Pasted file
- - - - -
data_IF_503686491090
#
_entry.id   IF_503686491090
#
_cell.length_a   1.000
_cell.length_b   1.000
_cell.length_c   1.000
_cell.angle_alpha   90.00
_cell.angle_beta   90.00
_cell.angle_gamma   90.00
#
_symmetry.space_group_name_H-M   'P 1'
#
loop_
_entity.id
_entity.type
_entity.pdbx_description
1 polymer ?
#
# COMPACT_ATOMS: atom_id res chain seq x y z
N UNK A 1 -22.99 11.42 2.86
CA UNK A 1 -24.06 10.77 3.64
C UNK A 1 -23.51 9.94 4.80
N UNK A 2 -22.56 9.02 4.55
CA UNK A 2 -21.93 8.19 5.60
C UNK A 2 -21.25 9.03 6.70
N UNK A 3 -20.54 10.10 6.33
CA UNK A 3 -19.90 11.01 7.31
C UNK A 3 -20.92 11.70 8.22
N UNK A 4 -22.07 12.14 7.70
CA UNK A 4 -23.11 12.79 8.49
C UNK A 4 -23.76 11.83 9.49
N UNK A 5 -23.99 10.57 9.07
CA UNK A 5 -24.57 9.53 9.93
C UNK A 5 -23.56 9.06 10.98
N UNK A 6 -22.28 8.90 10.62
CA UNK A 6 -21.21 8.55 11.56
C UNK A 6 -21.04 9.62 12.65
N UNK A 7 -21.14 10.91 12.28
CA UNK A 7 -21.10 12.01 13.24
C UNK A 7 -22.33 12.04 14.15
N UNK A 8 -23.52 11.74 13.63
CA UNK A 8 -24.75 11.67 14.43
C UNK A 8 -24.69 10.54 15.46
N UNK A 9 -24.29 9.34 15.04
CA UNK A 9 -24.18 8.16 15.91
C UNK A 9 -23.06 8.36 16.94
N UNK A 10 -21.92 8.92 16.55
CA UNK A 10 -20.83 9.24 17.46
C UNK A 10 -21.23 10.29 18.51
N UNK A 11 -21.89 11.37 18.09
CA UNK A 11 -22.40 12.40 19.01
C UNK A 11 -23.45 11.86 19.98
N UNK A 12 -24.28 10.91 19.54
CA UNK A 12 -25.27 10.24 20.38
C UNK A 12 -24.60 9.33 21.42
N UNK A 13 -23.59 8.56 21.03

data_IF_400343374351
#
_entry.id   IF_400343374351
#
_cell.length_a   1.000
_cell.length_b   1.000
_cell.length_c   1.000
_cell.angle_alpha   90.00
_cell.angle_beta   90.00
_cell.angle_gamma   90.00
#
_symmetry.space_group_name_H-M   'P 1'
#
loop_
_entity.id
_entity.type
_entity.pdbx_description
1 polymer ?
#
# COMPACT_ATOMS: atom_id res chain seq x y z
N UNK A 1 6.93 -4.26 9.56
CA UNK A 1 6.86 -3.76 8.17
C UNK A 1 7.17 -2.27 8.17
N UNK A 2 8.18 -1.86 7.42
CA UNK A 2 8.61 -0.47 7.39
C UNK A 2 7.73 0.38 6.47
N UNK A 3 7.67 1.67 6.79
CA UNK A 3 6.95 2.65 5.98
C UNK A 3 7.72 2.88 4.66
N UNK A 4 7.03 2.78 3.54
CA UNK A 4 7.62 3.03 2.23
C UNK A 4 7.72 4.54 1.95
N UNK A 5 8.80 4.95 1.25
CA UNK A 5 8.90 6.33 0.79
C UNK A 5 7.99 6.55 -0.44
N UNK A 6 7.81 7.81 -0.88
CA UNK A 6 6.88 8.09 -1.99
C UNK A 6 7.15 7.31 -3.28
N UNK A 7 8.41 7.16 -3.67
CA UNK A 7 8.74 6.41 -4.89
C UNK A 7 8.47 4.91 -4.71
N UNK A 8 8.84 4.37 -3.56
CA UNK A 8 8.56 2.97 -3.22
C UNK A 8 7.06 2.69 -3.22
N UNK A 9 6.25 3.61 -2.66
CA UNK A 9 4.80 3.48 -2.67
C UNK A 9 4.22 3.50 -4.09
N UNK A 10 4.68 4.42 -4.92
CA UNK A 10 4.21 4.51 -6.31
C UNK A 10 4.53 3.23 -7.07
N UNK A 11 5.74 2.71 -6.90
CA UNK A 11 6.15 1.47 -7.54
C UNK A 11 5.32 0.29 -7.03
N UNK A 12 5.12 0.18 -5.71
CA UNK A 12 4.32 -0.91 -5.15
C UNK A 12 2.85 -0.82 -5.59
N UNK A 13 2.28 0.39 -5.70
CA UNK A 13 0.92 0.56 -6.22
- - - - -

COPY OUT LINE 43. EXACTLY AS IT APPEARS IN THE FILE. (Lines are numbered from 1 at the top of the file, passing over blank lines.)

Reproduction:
CA UNK A 8 -24.75 11.67 14.43